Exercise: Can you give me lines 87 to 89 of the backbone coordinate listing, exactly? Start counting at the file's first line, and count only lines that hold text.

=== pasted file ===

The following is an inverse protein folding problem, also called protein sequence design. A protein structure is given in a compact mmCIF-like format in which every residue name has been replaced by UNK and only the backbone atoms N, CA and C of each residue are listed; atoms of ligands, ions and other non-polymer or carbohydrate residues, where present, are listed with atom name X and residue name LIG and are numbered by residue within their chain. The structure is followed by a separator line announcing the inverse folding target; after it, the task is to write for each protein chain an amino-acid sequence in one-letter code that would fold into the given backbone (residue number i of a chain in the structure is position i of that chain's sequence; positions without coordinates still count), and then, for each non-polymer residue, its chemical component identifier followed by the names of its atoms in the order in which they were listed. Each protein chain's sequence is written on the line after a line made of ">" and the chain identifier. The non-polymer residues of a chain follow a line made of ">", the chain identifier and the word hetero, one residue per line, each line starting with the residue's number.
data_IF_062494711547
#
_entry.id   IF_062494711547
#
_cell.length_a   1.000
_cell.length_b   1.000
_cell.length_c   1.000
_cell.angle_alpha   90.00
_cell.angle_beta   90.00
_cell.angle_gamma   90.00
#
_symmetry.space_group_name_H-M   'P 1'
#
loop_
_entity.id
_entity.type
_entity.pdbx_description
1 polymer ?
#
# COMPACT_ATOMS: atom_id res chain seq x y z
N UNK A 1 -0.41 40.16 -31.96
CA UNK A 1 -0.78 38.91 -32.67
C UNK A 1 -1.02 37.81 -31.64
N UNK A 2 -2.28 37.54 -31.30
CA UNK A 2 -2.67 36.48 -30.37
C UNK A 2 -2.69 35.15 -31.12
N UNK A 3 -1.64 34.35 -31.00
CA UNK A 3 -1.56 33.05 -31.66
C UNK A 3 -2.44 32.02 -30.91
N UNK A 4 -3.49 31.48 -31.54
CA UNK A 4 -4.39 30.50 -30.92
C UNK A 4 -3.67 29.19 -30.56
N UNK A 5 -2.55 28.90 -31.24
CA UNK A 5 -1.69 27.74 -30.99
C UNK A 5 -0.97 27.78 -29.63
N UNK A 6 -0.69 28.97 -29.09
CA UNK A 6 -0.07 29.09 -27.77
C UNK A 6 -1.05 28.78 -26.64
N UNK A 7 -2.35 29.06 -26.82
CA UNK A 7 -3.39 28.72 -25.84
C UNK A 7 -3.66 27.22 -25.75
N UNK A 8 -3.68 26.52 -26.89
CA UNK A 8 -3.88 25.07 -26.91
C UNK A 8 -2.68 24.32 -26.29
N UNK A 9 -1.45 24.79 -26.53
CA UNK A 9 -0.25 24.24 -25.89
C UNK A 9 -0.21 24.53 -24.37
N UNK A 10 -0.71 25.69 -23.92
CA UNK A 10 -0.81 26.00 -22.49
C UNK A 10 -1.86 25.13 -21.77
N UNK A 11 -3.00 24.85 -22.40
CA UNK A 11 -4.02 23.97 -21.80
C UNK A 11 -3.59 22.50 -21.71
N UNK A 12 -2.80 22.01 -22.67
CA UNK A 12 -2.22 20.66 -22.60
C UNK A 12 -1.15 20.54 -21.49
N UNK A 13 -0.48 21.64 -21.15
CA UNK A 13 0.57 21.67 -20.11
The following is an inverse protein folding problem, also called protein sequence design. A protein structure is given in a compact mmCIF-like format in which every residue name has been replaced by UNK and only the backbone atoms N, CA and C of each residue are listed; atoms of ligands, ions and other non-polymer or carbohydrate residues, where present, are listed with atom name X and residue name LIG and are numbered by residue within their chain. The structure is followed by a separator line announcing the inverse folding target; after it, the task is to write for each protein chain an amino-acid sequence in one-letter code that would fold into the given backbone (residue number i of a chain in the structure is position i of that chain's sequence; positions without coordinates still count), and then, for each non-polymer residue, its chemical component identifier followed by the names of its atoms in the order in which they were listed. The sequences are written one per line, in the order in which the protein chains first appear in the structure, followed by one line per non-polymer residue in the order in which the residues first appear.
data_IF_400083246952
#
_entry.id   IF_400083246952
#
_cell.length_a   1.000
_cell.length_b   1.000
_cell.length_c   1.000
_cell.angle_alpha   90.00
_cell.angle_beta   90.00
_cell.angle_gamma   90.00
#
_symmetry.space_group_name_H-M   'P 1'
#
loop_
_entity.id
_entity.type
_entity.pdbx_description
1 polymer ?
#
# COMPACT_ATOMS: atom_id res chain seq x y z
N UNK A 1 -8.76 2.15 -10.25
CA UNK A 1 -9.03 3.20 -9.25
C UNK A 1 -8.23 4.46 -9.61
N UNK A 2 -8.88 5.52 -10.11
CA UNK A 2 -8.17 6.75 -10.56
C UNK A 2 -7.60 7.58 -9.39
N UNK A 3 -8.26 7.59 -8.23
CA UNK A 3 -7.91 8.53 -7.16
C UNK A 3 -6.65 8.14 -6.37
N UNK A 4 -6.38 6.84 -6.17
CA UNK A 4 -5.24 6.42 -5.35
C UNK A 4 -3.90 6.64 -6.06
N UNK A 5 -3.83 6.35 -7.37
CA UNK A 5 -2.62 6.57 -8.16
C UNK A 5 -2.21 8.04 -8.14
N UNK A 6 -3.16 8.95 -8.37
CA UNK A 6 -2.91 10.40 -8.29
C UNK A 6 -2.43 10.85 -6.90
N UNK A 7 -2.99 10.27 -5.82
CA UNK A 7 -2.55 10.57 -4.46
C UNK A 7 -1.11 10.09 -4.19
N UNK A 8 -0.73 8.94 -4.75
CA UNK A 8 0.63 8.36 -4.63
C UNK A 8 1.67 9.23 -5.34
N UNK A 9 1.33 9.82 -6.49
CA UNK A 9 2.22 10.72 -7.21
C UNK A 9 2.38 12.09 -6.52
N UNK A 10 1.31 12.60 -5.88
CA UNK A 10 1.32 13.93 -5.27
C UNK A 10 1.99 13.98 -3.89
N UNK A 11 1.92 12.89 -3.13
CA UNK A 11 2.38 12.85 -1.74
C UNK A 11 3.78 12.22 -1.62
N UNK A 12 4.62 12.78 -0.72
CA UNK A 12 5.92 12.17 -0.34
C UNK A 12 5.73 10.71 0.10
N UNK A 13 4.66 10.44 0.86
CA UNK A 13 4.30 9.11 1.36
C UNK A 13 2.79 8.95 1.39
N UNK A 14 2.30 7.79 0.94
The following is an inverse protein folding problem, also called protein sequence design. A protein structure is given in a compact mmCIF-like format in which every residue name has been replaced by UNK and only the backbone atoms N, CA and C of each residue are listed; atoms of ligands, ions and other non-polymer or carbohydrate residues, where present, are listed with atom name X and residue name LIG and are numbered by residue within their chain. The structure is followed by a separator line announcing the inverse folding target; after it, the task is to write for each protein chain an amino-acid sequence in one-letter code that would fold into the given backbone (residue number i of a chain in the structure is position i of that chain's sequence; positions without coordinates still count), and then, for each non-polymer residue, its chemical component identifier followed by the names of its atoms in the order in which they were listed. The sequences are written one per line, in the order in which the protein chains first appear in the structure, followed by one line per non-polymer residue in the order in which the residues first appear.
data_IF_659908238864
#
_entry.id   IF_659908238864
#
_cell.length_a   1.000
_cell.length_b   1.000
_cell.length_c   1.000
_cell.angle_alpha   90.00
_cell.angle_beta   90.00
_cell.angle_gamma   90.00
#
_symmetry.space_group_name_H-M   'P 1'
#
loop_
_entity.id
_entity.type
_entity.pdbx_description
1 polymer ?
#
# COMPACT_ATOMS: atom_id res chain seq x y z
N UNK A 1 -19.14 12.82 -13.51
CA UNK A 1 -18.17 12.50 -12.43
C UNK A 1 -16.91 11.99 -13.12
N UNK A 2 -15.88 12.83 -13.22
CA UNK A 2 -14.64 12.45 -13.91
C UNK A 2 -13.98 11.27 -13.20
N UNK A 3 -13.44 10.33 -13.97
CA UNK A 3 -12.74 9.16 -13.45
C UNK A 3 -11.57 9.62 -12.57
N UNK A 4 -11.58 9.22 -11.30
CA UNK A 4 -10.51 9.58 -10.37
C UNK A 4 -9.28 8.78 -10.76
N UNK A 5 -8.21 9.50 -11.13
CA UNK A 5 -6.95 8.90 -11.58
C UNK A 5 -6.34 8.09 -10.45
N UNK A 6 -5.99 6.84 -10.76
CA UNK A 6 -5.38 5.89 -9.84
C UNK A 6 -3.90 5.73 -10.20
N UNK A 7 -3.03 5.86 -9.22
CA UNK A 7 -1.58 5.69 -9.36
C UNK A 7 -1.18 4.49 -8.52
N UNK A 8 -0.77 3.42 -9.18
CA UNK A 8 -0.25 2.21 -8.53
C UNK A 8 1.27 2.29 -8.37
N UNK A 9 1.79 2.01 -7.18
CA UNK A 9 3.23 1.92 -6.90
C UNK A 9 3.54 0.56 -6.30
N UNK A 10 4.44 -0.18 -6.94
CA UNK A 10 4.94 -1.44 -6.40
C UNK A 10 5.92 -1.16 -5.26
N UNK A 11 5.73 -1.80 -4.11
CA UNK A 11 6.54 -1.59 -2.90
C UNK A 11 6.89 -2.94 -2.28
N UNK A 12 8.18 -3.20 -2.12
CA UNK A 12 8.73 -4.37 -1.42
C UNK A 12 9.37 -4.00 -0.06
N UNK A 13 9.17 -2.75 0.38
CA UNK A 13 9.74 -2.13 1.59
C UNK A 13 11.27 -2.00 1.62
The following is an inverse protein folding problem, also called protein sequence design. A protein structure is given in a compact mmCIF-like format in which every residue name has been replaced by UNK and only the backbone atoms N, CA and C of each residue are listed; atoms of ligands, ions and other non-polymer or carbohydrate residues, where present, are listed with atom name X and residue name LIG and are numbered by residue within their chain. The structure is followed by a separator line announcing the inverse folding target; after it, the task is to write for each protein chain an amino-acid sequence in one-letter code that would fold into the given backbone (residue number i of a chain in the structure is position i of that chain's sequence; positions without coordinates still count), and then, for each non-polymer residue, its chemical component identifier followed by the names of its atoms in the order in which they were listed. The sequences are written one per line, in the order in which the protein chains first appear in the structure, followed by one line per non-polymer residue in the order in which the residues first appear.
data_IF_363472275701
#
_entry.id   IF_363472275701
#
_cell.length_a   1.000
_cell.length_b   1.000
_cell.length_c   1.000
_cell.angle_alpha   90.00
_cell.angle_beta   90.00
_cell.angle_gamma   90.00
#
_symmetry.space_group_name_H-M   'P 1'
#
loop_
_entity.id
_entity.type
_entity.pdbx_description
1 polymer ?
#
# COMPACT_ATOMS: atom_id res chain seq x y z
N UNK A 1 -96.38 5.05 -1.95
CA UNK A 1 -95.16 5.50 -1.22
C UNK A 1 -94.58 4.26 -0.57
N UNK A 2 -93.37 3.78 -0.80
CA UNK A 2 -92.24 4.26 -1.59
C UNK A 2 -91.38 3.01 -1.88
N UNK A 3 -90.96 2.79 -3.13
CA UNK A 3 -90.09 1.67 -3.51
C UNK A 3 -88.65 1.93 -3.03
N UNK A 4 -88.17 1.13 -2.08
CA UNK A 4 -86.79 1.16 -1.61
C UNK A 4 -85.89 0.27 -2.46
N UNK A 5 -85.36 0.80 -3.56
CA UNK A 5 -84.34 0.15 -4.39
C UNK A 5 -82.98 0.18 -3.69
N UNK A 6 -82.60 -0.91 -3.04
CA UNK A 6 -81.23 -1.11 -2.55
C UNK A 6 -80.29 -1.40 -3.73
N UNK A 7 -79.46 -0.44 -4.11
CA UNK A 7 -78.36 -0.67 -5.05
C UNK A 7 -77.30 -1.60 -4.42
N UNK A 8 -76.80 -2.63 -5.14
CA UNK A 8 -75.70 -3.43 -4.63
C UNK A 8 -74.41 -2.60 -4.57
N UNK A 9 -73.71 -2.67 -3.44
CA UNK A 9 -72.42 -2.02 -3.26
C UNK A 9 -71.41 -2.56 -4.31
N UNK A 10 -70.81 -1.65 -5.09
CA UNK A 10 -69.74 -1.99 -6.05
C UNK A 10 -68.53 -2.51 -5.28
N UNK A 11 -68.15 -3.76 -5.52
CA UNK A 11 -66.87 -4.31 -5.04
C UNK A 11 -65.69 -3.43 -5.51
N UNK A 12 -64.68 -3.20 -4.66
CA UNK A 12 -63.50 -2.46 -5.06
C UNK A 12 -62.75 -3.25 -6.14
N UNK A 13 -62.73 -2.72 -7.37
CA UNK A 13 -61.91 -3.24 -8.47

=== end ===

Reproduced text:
N UNK A 3 -8.26 7.59 -8.23
CA UNK A 3 -7.91 8.53 -7.16
C UNK A 3 -6.65 8.14 -6.37